On the alert for strange men behind you, trying to make it home quickly–and with determination, are the fundamentals of walking home at night while female.
This piece is inspired by the good and maybe even the lost victims of the #metoo campaign.
FYI: trigger warnings
Only moments before, I was sexy. Dancing, free, drink in one hand and yes, even a cigarette in the other. I’d have kissed the sky if I was any taller. We laugh, shake our heads, smiles stretched largely across our faces. So free.
But here, in the quiet of night, walking alone I have become a magnet. The energy I had on the dance floor is tucked close to my heart. I cannot be that big, I cannot be noticed. I dare not lower my head, keeping my eyes ahead, but still aware, so aware of each movement and sound that is attracted to me. I manage my steps, with calculation. Not too fast, not too slow. Planning my strategy should a hint of the worst come my way. A fake phone call and a chat about leaving the light on for me. Keys in my pocket at the ready, should they be needed. A review of brute force I’ve been taught, but never released. Can I run in these shoes?
The relaxed feeling I had earlier in the evening is long gone, the tension I had as the night grew still around me doubles as I hear a whistling behind me. It is a pleasant tune. I don’t recognize it, but it is happy. Despite this the hairs on the back of my neck stand. I am at attention, trying to remain even. Trying to seem as if I am unaware or perhaps unaffected by the presence of testosterone behind me.
The electricity of the night sharpens and I race through my options, for the twenty-ninth time since I left the club, this time with purpose. Phone, keys, or defense? I cannot see who is back there, but I know he’ll be taller and stronger. He has noticed my form fitting jeans, my spaghetti straps that lead to a bosom hugging sequenced tank top, which is all supported on top of dainty, strappy shoes, which, if I could kick them off in time could cause life threatening damage, or do I leave them on and aim for his feet?
His distance, I guess, is far from arms reach, but I feel his shadow hovering over me, watching each move, waiting. I manage to peer around it and take in my surroundings. I know where I am, I know there are no buildings I can safely enter. I know there is an alley coming up, I know that I’m not close enough to home, I know he’s still back there.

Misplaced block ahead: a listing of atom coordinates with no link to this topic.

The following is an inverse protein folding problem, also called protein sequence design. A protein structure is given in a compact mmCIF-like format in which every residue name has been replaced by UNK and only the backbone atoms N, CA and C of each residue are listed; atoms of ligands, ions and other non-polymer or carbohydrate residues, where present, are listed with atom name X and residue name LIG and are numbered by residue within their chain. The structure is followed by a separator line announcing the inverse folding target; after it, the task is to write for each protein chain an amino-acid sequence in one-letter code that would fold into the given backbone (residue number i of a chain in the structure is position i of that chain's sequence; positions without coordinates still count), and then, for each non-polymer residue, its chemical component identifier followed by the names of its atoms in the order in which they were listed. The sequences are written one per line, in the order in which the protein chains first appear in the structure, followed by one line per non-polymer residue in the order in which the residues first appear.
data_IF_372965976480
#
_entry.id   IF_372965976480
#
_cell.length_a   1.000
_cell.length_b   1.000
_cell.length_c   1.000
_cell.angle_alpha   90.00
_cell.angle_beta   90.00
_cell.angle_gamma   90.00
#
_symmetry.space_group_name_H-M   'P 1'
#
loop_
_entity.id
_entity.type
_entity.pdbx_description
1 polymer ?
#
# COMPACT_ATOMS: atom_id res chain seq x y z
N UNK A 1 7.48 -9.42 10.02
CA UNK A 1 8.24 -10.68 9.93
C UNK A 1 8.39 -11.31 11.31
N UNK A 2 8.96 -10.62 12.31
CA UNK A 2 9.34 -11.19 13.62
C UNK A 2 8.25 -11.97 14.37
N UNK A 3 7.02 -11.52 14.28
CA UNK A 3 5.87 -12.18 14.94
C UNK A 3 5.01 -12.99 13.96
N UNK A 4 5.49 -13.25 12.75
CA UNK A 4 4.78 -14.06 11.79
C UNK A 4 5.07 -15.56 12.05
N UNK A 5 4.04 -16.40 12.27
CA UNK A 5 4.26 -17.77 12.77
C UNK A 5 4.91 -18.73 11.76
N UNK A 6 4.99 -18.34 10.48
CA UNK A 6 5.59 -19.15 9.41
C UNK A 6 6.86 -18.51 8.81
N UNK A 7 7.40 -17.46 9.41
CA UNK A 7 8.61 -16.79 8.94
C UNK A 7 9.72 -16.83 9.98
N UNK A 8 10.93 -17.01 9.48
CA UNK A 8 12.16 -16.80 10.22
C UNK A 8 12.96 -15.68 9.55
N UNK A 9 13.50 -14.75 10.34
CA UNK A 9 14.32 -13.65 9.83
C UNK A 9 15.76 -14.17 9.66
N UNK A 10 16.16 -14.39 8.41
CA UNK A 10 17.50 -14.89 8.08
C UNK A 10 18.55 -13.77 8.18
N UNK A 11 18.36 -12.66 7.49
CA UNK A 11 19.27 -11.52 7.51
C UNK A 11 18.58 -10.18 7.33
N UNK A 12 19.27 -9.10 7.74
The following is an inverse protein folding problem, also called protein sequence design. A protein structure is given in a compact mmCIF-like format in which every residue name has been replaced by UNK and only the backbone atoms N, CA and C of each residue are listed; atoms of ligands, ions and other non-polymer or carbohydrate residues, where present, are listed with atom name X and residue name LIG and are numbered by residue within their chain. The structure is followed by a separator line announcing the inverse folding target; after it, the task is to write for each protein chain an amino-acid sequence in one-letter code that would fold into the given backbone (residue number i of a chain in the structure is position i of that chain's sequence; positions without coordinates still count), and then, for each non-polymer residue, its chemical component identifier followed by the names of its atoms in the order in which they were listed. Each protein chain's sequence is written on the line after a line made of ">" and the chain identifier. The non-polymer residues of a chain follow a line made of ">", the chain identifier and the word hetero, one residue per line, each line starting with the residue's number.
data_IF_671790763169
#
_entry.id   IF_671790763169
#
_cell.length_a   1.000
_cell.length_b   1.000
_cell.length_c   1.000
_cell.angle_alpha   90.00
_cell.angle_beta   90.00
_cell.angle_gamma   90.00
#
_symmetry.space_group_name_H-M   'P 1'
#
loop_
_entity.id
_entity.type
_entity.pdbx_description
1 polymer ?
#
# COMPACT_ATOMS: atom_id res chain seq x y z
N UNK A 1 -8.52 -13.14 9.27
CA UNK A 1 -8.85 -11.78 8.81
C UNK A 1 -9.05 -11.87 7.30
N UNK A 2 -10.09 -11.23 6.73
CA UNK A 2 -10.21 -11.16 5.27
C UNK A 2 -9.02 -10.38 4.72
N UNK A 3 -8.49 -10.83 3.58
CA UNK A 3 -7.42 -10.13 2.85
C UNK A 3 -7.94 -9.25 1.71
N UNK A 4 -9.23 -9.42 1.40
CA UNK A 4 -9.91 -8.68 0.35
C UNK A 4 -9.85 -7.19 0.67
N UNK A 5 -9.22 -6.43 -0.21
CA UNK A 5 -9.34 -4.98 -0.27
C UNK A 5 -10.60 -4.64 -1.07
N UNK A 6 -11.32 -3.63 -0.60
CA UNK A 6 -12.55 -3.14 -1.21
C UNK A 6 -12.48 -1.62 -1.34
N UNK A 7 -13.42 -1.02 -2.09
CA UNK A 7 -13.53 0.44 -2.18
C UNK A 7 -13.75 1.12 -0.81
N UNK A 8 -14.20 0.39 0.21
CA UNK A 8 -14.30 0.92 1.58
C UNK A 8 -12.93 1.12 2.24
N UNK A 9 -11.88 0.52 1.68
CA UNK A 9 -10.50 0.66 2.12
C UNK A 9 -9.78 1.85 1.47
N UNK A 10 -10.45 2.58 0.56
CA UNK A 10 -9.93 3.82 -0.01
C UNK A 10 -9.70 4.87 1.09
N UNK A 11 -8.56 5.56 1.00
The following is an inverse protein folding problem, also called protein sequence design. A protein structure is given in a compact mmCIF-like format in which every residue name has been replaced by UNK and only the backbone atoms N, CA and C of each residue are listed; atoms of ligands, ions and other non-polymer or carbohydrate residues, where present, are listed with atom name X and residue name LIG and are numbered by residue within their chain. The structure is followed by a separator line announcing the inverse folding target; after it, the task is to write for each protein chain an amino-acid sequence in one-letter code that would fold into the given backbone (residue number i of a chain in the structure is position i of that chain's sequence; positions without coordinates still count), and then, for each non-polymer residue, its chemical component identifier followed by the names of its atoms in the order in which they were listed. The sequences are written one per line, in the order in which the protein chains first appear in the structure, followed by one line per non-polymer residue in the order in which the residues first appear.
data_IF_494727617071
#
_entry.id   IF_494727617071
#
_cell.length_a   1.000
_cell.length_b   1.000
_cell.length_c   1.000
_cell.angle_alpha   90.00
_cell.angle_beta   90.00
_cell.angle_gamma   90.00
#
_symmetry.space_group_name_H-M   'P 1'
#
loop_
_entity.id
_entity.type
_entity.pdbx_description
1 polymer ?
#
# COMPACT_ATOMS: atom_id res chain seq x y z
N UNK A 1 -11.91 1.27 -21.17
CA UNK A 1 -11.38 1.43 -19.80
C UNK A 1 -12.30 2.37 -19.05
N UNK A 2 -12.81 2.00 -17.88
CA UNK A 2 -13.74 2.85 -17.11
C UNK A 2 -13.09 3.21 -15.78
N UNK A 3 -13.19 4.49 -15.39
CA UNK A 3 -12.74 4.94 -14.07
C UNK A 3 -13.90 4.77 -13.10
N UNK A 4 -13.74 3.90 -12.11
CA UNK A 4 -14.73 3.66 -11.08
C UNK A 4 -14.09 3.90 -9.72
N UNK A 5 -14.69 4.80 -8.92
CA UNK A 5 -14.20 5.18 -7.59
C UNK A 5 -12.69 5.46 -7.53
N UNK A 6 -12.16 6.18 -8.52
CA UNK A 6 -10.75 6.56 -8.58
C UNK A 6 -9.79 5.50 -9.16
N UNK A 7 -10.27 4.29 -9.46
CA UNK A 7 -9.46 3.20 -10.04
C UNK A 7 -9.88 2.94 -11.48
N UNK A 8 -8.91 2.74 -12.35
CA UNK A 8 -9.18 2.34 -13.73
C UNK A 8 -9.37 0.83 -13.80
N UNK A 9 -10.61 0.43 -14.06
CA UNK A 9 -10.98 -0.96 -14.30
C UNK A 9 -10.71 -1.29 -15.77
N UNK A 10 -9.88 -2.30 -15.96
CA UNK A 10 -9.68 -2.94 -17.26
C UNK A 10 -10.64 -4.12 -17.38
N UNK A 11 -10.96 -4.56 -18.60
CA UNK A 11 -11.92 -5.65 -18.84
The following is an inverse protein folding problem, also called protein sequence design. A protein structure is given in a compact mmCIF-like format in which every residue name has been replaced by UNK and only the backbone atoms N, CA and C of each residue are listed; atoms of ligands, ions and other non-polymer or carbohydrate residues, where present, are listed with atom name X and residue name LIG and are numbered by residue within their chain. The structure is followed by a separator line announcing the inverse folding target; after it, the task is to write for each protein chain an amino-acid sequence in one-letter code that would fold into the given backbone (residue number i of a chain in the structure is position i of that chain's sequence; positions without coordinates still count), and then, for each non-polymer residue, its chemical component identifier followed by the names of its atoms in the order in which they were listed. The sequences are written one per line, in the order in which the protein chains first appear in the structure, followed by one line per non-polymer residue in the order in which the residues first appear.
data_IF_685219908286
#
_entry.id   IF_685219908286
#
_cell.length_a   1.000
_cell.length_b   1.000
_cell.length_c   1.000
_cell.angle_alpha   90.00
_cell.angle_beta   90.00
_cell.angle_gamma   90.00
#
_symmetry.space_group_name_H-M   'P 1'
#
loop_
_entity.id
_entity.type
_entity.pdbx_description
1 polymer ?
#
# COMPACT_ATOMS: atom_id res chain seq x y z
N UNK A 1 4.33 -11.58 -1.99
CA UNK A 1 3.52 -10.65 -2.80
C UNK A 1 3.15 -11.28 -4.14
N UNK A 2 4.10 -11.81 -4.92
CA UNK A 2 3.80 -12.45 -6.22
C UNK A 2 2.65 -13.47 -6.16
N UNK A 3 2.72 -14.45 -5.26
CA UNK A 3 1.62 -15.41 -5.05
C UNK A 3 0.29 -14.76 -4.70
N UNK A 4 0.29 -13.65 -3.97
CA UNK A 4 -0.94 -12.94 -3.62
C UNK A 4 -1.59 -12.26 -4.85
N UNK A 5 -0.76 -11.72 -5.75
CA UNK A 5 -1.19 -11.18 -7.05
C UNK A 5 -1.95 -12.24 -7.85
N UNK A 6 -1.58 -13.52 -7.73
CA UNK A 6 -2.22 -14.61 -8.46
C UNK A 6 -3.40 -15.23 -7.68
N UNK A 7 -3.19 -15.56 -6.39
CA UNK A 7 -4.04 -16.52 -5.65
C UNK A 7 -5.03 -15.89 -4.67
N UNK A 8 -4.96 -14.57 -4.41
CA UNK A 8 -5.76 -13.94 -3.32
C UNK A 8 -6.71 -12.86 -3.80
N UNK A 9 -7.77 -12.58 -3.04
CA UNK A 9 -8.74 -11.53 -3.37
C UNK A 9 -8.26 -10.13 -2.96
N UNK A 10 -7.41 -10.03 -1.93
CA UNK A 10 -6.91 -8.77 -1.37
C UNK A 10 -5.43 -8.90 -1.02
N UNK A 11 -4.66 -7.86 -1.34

I see the headlines: ‘BODY FOUND IN ALLEY’, ‘WOMAN RAPED AND BEATEN’, ‘SHE WAS ASKING FOR IT.’ I do not want to be a headline. It is July and still 25 degrees celsius, despite the dark, and I am wishing I had worn a sweater.
The whistling stops and our footsteps echo alongside each other. The empty streets are alive with possibilities, none of which have a happy ending.
I turn the corner and the man behind me turns the corner. I reach into my pocket and flip open my phone, chatting loudly to no one about my evening and reminding the void that I’m almost home. I have run out of things to say. Worrying that I will seem crazy, I flip my phone closed and put it back in my pocket. I wish I had brought a purse–useful as a long distance weapon–instead of tucking everything into my pockets. There is one key in my jeans and I find it placing it between my fingers should I need it just as his foot steps seem to quicken. I quietly bring my hands to my side, casually, pretending I’m not prepared to poke out his eyes, if need be.
Aware–on guard–I slowly turn my head to see he has quickened his foot steps, but they are not behind me, he is crossing the road. I am momentarily relieved. The space between us is a little quieter, less dense. My shoulders relax, but I am not stupid. He’s still following me, he’s just on the other side of the street.
There is half a block, six houses left to pass before I come to my front steps. The light is on, just as I had left it hours before. I can see it from here. But he is still there, on the other side of the street.
I clunk noisily up the stairs to my home, key in hand, debating if I remove it from its defensive position to the more useful one used to open my door. I do a quiet check over my shoulder to see if he has changed course, but he hasn’t. He’s still there on the other side of the street, walking.
I put the key in the lock, noting to myself this man now knows where I live. Closing the door behind me I bolt it and test it to be sure, then wander through the house checking windows and doors before heading to bed.